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Blog Topic of the Week: My Favorite Bookstore

Red Room loves bookstores, especially independents that have become beloved parts of their local communities. Publisher's Weekly asked Red Room to help celebrate the first-ever National Bookstore Day on November 7th, so we asked the community to blog on the topic "my favorite bookstore." We knew Red Roomers have spent hours browsing through bookstores in big cities and small towns, reached up to a dusty top shelf to find a rare first edition, or attending readings where you got to meet your favorite authors.

We also relate to Red Room member Susan Brown's reaction to this week's topic. In her post "Bookstores I've Loved and Lost," she writes, "Oh come on, Red Room people--you want a favorite bookstore?  How can that be?  Bookstores are like chocolate, one for every mood."

Susan Rich

 One of the things people love about a good bookstore is how it seems to become identified with the city and town in which it's located. Susan Rich was a skeptical East-Coast visitor to Seattle; however, her discovery of Elliott Bay Books and how it seems to personify that city's friendly, unpretentious love of books was an early spur to her eventual move to the Pacific Northwest. Read how in "The Bookstore That Changed My Life."

 

 

 

Catherine Ryan Hyde

Like libraries, bookstores often play a role in writers taking an important step in their careers. For Catherine Ryan Hyde, associating an early, tough writing mentor with the small-town bookstore the mentor owned and operated is only natural. For an inspiring example of perseverance mixed a with a bit of nostalgia, read "A Blog About a Bookstore."

 

 

 

Weston Ochse

 

Several bloggers chose bookstores from their childhoods to write about, but we were drawn to Weston Ochse's post about the one found in Tampa, Florida, that was run by tobacconists for reasons that had nothing to with a love of reading. Read "Where Books Go to Die."

 

 

 Kris Neri

These three featured bloggers will receive a copy of Agatha Award-nominated author Kris Neri's new urban fantasy-mystery High Crimes on a Magical Plane. Kris also operates The Well Read Coyote, an independent bookstore in Sedona, Arizona, so it makes sense that it's her favorite bookstore.

 

 

Here are some other blog entries that made us think of our own favorite bookstores:

  • We'd guessed Gina Collia-Suzuki's entry on this topic was going to be her post about seeing her book displayed prominently in the window at her local branch of Waterstone's; instead, here's "My First Bookshop Love Affair," about a tiny London shop that had that one rare book that made all the difference in her early writing. 
  • San Francisco's Borderlands Books was scene for Loren Rhoads and her Morbid Curiosity crew to come out and admit (and read) in public the bizarre stuff they contributed to her magazine. Read "My Favorite Bookstore."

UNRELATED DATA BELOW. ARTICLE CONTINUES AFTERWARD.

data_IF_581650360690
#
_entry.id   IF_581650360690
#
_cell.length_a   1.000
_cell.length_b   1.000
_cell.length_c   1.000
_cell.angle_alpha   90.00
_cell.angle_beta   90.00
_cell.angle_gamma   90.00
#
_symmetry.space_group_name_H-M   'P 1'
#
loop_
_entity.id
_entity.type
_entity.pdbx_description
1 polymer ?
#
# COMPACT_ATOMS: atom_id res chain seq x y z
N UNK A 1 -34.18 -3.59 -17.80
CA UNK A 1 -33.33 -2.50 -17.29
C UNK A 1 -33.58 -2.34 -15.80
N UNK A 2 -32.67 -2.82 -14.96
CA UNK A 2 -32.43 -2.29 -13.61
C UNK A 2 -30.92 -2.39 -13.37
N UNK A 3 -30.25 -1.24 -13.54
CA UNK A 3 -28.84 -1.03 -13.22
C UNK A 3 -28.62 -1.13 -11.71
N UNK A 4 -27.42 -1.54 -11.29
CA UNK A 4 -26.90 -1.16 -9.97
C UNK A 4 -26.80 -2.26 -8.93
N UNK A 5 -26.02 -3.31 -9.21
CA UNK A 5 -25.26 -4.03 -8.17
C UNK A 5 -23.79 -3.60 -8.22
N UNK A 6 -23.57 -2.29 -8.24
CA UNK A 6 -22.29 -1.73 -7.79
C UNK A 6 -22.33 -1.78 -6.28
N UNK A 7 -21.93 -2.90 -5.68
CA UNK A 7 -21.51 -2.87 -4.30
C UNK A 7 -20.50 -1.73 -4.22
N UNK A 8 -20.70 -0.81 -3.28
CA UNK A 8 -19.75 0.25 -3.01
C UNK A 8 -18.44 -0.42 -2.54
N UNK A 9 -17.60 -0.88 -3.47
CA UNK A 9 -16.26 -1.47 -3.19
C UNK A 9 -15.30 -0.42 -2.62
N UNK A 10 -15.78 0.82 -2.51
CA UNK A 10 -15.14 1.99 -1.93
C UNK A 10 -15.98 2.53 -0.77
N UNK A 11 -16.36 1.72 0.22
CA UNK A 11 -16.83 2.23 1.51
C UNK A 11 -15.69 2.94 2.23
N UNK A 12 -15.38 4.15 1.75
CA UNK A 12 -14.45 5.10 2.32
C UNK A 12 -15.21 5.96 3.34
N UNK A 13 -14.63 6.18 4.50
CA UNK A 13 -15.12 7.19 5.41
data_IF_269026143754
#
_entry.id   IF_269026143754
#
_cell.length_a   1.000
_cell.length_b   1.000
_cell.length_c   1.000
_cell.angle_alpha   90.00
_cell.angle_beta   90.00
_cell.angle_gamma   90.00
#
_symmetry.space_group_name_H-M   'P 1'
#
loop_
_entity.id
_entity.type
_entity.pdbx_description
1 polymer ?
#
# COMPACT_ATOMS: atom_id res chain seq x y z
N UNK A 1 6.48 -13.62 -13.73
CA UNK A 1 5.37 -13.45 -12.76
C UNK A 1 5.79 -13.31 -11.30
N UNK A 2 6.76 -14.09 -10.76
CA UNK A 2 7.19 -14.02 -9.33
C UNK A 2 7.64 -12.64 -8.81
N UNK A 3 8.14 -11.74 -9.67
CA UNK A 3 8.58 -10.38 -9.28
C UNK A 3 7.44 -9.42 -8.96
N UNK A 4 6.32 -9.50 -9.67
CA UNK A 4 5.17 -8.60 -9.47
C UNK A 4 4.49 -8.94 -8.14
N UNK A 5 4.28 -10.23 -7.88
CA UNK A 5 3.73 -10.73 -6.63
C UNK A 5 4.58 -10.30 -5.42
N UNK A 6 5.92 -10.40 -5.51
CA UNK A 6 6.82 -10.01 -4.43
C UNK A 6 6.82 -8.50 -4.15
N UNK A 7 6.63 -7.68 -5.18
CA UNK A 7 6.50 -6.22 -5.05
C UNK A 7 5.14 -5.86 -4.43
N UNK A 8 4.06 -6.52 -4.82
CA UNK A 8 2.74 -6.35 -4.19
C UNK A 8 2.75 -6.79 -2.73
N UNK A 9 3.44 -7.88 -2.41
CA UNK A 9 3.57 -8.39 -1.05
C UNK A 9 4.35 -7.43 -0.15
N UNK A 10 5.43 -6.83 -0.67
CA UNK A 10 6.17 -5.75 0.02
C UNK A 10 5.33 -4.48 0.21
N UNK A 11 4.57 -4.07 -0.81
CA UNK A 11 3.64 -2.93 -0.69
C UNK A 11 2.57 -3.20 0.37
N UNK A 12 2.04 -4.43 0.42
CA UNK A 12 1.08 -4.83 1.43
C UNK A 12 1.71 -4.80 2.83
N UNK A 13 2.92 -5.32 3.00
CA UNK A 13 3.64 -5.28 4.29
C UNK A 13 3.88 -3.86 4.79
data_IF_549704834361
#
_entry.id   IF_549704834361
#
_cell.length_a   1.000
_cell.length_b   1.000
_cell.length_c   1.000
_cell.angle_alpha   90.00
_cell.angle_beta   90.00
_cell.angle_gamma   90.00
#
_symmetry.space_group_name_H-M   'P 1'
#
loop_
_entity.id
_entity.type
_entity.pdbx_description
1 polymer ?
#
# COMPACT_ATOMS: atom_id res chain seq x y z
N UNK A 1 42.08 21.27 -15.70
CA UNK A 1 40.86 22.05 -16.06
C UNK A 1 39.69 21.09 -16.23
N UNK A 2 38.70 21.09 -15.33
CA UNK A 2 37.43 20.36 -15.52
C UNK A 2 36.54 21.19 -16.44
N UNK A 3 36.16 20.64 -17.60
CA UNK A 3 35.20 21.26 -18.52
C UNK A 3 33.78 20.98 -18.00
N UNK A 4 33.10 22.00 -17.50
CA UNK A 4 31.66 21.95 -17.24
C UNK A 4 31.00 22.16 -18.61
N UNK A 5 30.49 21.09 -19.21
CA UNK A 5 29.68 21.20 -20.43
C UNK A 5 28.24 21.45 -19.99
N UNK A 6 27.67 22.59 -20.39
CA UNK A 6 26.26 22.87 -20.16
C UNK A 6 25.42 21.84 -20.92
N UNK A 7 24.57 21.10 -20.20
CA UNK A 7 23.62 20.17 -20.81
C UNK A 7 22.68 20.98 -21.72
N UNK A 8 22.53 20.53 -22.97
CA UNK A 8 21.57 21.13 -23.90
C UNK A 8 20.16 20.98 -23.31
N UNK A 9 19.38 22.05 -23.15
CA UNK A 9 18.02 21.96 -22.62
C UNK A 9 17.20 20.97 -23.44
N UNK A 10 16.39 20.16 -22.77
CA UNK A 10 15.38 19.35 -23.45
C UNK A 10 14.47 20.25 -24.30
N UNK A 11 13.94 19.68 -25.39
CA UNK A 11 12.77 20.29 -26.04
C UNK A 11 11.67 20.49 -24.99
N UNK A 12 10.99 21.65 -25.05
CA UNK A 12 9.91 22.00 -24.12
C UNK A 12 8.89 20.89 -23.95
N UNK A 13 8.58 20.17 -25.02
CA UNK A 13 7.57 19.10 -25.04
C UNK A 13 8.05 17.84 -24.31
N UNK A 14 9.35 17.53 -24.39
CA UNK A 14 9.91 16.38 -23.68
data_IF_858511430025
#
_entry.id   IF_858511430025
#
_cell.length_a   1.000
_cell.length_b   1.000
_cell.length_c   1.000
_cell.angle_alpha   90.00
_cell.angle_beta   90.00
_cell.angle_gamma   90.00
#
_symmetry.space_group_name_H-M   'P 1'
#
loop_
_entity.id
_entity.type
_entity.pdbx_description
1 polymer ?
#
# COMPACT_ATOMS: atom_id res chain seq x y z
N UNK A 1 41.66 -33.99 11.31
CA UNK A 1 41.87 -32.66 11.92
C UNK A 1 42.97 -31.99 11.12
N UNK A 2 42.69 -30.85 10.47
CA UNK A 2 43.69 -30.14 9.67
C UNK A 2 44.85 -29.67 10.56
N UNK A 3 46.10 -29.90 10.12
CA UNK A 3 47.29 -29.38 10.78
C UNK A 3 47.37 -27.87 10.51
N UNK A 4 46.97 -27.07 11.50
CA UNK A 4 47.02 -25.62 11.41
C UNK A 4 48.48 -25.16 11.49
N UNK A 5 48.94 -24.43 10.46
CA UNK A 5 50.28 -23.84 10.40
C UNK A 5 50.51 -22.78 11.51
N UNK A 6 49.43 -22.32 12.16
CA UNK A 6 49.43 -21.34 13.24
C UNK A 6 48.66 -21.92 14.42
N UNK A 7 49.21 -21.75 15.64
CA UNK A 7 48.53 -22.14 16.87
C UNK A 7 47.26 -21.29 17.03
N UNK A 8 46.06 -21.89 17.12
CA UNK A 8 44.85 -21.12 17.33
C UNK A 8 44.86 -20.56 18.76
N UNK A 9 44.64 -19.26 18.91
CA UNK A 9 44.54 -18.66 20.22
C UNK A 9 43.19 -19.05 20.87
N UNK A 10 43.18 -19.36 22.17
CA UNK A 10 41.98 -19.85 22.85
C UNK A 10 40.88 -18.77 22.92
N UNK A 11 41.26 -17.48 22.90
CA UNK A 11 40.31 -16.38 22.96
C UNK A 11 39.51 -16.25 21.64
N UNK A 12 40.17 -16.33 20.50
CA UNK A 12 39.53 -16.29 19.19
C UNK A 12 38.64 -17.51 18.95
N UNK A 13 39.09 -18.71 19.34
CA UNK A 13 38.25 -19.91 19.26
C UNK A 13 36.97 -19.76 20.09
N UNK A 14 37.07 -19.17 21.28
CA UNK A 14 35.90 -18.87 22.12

• A couple of bloggers admitted that their libraries were their favorite "bookstores." For example, the sensual pleasures and childhood memories of her local library are what make Kristi L. Bernard go back again and again. Read "It's The Smell That Gets Ya!"

 

All of the favorite bookstore blog posts are worth your time, so check them out, and thanks for blogging!

-Huntington W. Sharp, Editor, Red Room

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A rich diversity of flavors

Huntington your recommendations are indeed a rich diversity of flavors. Thoroughly enjoyed them all._____Michael

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There have been many favorite book stores

I went on the road with two of my books, meeting independent book store owners, and in some cases making a good friend. Among my favorites, one has gone the way of many independents, Manfred's in Pt. Reyes Station, No. Cal. Christine named it after her St. Bernard, and it was a warm and cozy place. I even read there one night. Christine decided to devote her time to her art, and now her gallery stands a half block from her old store.
Another is Bookworks in Aptos,CA, a store that recently downsized to about half the former square footage. I remember when Tracy bought it from the owners, after being their manager for some time. She says it's a labor of love, not one of getting rich.
And the best, a bookstore more as an after thought, The Henry Miller Memorial Library in Big Sur. It a book store, library, music, film and literary venue, and the cultural center of the community.

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The Great Overland Book Company

This is the best used book store in SF, after Green Apple.
It is on the south side of Judah Street, 50 feet east of 9th Ave.

They have an amazing selection of memorable books...

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book stores

Glad to see Green Apple is still around. For new book stores in SF, City Lights is the clear winner.
Great used book store down here in Santa Cruz, Logos.
And my favorite book store, the Henry Miller Library in Big Sur.